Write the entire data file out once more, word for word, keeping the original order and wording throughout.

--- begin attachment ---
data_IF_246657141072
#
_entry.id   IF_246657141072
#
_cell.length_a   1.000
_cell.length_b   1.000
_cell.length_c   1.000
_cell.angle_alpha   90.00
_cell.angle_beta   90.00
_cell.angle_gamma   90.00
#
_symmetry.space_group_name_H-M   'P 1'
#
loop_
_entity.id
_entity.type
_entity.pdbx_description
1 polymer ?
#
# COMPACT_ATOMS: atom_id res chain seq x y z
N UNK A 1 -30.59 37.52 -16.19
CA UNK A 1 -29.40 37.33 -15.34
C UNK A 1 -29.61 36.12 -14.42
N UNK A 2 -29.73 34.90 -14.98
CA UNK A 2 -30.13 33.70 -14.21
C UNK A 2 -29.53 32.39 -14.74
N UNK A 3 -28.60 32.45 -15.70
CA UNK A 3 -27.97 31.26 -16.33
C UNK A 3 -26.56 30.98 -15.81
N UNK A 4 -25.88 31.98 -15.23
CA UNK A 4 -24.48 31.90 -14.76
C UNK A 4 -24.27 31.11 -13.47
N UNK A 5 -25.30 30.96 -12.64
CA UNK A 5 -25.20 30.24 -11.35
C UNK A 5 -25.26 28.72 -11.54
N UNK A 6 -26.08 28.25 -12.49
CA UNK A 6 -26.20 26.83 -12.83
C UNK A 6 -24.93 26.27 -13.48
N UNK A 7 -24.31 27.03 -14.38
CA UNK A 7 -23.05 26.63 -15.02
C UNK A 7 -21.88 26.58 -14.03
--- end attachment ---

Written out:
data_IF_246657141072
#
_entry.id   IF_246657141072
#
_cell.length_a   1.000
_cell.length_b   1.000
_cell.length_c   1.000
_cell.angle_alpha   90.00
_cell.angle_beta   90.00
_cell.angle_gamma   90.00
#
_symmetry.space_group_name_H-M   'P 1'
#
loop_
_entity.id
_entity.type
_entity.pdbx_description
1 polymer ?
#
# COMPACT_ATOMS: atom_id res chain seq x y z
N UNK A 1 -30.59 37.52 -16.19
CA UNK A 1 -29.40 37.33 -15.34
C UNK A 1 -29.61 36.12 -14.42
N UNK A 2 -29.73 34.90 -14.98
CA UNK A 2 -30.13 33.70 -14.21
C UNK A 2 -29.53 32.39 -14.74
N UNK A 3 -28.60 32.45 -15.70
CA UNK A 3 -27.97 31.26 -16.33
C UNK A 3 -26.56 30.98 -15.81
N UNK A 4 -25.88 31.98 -15.23
CA UNK A 4 -24.48 31.90 -14.76
C UNK A 4 -24.27 31.11 -13.47
N UNK A 5 -25.30 30.96 -12.64
CA UNK A 5 -25.20 30.24 -11.35
C UNK A 5 -25.26 28.72 -11.54
N UNK A 6 -26.08 28.25 -12.49
CA UNK A 6 -26.20 26.83 -12.83
C UNK A 6 -24.93 26.27 -13.48
N UNK A 7 -24.31 27.03 -14.38
CA UNK A 7 -23.05 26.63 -15.02
C UNK A 7 -21.88 26.58 -14.03